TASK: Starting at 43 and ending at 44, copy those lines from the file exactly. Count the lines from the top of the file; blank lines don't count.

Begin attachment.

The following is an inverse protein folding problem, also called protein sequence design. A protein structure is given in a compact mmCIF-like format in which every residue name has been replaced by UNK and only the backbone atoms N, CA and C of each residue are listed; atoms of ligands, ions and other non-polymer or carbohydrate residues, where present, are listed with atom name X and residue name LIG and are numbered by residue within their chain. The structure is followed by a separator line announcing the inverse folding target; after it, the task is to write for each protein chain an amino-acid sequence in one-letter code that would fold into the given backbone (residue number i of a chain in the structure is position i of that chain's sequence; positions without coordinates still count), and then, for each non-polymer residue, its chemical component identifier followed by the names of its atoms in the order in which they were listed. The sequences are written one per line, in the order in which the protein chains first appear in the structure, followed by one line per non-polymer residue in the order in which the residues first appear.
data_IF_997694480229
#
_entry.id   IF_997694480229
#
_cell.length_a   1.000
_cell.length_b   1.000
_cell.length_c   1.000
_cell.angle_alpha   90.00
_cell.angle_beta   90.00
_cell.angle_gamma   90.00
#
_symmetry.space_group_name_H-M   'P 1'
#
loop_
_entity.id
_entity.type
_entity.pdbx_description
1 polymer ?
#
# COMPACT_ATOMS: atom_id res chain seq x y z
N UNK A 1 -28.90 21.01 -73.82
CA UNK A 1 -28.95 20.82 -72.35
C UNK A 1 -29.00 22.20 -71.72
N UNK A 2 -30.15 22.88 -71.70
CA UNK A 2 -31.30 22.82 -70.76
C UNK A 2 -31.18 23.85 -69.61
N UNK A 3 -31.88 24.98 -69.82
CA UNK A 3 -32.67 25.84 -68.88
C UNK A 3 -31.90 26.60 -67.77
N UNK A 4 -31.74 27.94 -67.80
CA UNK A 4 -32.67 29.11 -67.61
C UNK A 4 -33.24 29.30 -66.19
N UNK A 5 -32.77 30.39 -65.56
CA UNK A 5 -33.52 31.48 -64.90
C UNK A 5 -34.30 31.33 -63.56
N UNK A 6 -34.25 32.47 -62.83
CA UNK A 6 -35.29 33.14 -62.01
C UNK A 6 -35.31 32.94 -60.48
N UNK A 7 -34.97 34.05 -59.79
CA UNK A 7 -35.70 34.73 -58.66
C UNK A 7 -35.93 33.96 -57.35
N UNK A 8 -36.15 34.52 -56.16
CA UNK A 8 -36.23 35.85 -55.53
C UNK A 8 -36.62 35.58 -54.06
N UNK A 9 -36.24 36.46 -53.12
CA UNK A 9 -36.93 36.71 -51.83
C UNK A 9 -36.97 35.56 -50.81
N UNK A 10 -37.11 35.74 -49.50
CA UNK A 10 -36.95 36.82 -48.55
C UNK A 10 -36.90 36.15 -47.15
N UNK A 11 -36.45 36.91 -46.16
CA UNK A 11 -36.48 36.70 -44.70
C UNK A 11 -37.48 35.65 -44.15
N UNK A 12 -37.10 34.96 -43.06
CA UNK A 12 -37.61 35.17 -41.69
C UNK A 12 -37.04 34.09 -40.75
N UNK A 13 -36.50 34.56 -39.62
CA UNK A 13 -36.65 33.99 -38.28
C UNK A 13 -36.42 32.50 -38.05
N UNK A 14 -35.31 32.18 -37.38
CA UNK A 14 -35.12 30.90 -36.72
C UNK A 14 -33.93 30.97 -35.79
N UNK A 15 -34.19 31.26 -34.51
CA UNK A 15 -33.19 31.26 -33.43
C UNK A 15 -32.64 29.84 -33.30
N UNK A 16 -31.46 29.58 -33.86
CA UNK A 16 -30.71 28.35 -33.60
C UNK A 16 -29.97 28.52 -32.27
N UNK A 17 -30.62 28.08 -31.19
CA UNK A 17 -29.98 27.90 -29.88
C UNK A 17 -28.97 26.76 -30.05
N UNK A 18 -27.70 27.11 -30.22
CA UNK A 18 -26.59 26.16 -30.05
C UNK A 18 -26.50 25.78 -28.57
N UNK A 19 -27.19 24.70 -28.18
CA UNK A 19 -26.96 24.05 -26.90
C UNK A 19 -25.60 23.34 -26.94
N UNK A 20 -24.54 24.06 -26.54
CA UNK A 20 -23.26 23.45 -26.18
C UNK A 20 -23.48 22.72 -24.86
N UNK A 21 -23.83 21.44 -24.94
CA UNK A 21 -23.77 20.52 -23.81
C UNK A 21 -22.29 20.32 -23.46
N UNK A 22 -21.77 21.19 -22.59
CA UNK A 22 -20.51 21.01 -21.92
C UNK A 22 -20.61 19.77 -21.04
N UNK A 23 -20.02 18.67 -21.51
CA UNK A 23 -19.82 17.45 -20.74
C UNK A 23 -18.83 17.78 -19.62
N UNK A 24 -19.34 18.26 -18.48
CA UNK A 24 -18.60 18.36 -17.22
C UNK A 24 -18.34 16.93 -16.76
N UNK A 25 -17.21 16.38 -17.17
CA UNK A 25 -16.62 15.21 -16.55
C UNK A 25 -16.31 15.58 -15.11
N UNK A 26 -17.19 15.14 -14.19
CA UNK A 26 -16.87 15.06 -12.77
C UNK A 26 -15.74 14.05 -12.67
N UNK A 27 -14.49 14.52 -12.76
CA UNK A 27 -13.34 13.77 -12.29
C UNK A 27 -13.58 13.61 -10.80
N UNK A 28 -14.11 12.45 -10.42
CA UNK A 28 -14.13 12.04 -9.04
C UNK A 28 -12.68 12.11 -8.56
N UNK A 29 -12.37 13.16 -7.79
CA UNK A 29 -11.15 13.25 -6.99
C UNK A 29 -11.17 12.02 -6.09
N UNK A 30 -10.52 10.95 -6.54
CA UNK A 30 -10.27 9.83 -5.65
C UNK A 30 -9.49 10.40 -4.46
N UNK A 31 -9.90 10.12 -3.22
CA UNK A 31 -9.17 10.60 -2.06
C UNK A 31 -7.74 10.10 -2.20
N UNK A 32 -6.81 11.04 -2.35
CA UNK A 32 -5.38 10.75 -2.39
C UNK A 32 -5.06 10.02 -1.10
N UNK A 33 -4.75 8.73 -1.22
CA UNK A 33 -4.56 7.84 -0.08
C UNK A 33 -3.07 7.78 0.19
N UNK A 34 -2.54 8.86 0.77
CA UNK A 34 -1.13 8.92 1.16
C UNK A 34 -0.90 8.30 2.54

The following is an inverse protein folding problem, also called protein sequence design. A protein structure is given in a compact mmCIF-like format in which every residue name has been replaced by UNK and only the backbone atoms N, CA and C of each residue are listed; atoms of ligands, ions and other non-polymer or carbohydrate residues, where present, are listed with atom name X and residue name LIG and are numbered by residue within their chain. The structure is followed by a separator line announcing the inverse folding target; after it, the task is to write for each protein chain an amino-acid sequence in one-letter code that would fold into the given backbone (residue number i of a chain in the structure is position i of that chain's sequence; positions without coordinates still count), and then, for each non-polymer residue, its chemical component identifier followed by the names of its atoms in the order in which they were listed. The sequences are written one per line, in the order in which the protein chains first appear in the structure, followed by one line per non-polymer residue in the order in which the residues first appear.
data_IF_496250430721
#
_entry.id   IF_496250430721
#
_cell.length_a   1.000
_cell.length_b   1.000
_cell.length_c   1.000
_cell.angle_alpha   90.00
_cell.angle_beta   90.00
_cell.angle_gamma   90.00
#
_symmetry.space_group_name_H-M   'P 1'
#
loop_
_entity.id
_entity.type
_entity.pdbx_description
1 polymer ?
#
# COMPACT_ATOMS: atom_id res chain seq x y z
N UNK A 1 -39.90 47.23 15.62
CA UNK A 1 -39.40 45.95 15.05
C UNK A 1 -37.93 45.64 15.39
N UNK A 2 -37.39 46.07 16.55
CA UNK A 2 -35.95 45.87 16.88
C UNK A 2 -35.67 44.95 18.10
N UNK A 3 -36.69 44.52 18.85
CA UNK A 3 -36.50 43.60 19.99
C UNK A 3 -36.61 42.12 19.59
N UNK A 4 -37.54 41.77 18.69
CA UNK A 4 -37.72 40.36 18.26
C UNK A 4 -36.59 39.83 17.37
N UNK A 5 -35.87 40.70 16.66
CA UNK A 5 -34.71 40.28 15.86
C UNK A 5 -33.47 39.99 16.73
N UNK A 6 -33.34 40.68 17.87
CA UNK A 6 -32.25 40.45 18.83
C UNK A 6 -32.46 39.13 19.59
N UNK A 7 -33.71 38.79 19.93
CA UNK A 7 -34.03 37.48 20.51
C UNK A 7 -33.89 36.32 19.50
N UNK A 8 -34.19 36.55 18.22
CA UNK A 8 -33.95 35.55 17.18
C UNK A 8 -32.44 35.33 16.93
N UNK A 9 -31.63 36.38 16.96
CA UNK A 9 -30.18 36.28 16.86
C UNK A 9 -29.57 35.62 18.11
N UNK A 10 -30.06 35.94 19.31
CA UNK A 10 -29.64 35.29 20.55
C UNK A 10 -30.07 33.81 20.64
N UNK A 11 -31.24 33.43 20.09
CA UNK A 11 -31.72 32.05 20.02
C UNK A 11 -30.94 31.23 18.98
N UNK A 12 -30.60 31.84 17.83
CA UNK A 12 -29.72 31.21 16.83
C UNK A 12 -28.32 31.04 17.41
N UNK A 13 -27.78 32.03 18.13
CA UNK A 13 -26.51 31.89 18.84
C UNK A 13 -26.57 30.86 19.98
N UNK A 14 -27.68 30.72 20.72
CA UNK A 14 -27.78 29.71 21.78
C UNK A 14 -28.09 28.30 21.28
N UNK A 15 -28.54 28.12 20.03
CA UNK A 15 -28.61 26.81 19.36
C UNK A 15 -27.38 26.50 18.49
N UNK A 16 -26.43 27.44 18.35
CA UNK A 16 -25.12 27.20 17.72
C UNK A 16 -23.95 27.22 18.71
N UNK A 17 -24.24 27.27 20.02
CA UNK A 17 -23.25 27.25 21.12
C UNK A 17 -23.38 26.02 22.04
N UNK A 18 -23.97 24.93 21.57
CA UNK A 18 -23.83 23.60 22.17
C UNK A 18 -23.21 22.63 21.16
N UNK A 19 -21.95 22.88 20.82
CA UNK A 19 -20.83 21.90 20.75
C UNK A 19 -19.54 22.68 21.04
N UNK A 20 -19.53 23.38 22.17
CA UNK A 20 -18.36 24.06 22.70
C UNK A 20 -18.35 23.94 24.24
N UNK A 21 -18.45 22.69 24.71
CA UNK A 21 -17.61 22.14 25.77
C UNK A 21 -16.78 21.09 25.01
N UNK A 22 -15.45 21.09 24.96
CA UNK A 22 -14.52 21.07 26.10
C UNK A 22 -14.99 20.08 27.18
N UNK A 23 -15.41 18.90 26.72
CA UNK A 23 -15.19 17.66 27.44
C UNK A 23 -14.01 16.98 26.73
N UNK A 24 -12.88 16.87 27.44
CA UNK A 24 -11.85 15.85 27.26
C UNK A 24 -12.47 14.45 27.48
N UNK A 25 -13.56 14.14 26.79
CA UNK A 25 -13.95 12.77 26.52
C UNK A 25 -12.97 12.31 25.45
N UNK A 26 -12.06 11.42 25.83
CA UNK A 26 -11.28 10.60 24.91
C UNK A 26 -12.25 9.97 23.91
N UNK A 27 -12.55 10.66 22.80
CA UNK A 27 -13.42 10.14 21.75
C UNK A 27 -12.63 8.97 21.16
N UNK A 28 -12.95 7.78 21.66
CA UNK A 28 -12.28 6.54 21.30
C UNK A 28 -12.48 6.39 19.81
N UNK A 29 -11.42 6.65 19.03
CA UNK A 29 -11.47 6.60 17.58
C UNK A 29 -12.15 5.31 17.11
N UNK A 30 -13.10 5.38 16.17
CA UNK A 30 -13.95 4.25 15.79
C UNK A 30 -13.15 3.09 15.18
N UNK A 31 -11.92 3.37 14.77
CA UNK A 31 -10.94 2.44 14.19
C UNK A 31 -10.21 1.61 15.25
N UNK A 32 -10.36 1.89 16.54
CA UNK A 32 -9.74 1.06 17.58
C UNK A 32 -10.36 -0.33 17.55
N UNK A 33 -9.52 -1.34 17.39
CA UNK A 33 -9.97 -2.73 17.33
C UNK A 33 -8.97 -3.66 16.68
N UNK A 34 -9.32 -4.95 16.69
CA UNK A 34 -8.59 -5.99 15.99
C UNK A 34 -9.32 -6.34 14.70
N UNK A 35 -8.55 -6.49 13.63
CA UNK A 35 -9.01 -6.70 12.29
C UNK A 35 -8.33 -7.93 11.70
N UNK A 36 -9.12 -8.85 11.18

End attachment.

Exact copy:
N UNK A 8 -36.15 34.52 -56.16
CA UNK A 8 -36.23 35.85 -55.53